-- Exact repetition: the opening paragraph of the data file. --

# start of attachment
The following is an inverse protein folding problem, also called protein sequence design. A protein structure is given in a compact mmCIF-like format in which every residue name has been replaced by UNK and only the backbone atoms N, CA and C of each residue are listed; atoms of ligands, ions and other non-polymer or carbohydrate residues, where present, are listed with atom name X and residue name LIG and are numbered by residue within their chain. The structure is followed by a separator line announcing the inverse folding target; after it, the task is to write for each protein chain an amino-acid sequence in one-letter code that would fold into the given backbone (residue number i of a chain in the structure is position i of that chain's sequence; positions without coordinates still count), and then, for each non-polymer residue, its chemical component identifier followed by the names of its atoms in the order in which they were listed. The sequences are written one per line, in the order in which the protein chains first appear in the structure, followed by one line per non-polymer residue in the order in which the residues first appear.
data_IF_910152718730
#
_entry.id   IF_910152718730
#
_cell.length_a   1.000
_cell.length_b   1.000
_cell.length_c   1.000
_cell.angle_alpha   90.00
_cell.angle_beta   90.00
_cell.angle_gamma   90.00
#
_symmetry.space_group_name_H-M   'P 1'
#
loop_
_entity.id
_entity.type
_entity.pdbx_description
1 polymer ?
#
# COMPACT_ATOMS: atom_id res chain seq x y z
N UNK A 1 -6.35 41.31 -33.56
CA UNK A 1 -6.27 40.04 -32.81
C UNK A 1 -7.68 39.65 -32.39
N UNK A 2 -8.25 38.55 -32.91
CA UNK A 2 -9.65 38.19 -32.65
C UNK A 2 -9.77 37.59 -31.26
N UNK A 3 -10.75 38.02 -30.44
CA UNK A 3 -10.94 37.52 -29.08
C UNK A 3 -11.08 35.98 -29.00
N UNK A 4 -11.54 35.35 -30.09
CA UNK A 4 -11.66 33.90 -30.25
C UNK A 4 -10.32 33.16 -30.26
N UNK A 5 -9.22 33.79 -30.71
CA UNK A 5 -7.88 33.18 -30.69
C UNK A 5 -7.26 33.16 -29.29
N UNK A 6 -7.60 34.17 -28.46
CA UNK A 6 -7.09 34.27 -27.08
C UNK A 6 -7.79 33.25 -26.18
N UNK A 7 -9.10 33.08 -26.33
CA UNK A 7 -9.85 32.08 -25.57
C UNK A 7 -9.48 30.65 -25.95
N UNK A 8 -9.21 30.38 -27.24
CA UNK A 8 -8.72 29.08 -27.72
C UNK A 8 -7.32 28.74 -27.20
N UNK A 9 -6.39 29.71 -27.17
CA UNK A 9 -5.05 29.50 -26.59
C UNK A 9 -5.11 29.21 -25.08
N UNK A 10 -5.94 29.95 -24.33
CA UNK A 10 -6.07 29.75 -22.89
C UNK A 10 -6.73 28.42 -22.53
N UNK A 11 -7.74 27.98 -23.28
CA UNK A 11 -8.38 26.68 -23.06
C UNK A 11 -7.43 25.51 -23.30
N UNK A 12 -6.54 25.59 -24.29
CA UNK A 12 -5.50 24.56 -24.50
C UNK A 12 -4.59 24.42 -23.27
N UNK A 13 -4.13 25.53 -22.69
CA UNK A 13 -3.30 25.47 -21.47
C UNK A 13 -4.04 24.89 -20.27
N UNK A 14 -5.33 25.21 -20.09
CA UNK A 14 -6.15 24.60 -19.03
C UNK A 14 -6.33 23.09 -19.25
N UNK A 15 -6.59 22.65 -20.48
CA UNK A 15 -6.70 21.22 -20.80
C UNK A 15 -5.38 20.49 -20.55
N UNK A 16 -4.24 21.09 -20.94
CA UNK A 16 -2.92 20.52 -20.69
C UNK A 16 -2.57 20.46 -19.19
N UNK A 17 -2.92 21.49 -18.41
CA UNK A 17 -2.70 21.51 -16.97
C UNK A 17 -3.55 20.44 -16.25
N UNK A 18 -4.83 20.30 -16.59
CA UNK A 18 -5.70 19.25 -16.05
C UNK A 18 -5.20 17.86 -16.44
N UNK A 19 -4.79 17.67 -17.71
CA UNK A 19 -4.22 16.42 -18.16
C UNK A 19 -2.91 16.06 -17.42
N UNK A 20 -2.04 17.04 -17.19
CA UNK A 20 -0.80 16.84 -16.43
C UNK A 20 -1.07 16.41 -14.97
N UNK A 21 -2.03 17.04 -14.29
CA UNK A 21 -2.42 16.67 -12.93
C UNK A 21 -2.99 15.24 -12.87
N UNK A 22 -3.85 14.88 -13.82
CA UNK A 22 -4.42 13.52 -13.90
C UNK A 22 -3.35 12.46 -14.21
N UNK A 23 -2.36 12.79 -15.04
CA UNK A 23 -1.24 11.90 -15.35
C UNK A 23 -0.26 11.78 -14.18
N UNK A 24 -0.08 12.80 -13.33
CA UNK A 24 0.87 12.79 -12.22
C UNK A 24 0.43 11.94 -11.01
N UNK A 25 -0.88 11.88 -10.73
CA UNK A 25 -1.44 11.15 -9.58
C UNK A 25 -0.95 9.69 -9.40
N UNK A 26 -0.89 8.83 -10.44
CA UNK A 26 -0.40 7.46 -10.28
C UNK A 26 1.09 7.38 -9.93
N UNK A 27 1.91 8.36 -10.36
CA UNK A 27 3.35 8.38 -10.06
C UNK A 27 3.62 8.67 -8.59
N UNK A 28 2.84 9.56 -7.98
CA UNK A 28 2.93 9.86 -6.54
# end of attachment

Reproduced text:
The following is an inverse protein folding problem, also called protein sequence design. A protein structure is given in a compact mmCIF-like format in which every residue name has been replaced by UNK and only the backbone atoms N, CA and C of each residue are listed; atoms of ligands, ions and other non-polymer or carbohydrate residues, where present, are listed with atom name X and residue name LIG and are numbered by residue within their chain. The structure is followed by a separator line announcing the inverse folding target; after it, the task is to write for each protein chain an amino-acid sequence in one-letter code that would fold into the given backbone (residue number i of a chain in the structure is position i of that chain's sequence; positions without coordinates still count), and then, for each non-polymer residue, its chemical component identifier followed by the names of its atoms in the order in which they were listed. The sequences are written one per line, in the order in which the protein chains first appear in the structure, followed by one line per non-polymer residue in the order in which the residues first appear.